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One of the Fed’s Biggest Hawks Is Retiring

January 10, 2017, 7:57 PM UTC
UBS AG Chairman Axel Weber And Bank Of France Governor Francois Villeroy de Galhau Speak At GIC Conference
Christophe Morin—Bloomberg via Getty Images

Richmond Federal Reserve President Jeffrey Lacker, one of the U.S. central bank’s most reliable proponents of interest rate increases, will retire from his post in October, the Richmond Fed said in a statement on Tuesday.

Lacker, 61, does not have a vote on rate policy this year but participates in policy discussions. He was next due to vote on monetary policy in 2018.

“It’s been an honor to serve the Federal Reserve,” Lacker said in a statement.

Lacker, who has led the Richmond Fed since 2004 and participated in the central bank’s efforts to fight the financial crisis and 2007-09 recession, will step down on Oct. 1.

He will be the second Fed policymaker to step down this year. Atlanta Fed President Dennis Lockhart is due to leave the Fed system in February.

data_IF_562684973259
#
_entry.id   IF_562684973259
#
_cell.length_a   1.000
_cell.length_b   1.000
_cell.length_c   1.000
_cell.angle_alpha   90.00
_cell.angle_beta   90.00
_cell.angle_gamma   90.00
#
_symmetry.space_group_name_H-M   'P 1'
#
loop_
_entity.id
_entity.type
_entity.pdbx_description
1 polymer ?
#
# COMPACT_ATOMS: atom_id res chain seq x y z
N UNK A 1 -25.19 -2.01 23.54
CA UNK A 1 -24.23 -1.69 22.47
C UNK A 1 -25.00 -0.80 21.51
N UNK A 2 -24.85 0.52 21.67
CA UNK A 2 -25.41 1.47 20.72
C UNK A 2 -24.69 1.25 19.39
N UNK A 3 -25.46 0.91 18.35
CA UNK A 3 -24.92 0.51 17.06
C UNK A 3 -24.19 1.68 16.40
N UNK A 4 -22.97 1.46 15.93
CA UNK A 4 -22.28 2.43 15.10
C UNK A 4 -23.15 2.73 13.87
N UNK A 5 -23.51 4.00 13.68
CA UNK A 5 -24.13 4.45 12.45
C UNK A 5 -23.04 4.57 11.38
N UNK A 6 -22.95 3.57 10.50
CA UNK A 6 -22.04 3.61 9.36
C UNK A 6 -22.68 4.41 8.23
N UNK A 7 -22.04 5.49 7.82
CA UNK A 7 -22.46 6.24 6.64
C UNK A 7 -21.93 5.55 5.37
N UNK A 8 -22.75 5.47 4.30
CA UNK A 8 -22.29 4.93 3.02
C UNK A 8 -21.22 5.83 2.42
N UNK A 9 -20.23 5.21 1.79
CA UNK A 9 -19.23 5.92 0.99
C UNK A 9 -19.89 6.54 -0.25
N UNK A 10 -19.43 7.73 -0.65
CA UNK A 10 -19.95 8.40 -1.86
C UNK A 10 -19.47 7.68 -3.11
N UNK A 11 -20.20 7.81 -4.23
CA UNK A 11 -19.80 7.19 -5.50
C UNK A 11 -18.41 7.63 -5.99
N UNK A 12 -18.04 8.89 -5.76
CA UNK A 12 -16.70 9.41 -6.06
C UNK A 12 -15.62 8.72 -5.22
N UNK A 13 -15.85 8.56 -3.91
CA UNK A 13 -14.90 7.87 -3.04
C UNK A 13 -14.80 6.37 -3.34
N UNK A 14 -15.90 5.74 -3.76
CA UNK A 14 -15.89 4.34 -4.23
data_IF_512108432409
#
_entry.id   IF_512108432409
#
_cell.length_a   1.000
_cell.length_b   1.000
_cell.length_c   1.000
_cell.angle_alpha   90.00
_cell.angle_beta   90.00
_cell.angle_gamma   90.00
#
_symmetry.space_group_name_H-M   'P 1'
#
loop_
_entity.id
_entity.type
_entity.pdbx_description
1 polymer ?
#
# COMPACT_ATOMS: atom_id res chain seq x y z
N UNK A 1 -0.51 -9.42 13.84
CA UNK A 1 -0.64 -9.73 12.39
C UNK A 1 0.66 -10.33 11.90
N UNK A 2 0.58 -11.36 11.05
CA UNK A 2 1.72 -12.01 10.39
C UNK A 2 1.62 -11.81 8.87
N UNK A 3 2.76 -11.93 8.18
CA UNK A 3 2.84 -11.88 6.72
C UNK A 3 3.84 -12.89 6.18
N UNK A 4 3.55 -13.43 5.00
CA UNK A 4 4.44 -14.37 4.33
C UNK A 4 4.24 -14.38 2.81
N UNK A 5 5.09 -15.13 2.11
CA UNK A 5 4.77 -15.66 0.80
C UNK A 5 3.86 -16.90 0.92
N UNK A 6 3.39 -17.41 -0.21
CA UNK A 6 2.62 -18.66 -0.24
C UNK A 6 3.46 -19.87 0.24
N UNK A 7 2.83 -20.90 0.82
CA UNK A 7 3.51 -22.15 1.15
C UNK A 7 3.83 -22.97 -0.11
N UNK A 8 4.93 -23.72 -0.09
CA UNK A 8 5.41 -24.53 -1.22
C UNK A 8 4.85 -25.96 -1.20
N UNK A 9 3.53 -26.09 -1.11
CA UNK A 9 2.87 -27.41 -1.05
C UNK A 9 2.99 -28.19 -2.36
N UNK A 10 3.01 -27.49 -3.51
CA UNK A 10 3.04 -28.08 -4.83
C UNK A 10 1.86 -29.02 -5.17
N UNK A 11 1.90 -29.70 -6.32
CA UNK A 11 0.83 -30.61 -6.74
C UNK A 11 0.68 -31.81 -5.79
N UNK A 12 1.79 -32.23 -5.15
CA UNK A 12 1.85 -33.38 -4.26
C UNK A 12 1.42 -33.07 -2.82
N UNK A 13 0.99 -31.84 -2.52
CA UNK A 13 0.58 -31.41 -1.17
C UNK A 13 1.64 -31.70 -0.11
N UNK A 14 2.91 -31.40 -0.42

During his tenure, Lacker became known for his dissenting votes on policy. He voted against several Fed policy decisions in 2006 because he favored interest rate increases, while in 2009 he opposed Fed purchases of mortgage backed securities, which were part of its bond-buying stimulus program.

A PhD economist who first joined the Richmond Fed in 1989, Lacker also voted numerous times during and after the crisis in favor of low interest rate policies.

But he was an early proponent for interest rate increases ahead of the Fed’s December 2015 hike, and recently he has warned the central bank could be falling behind the curve with its go-slow approach to raising rates.

The Richmond Fed said it has already formed a committee to find a successor to Lacker and has hired search firm Heidrick & Struggles to aide its efforts.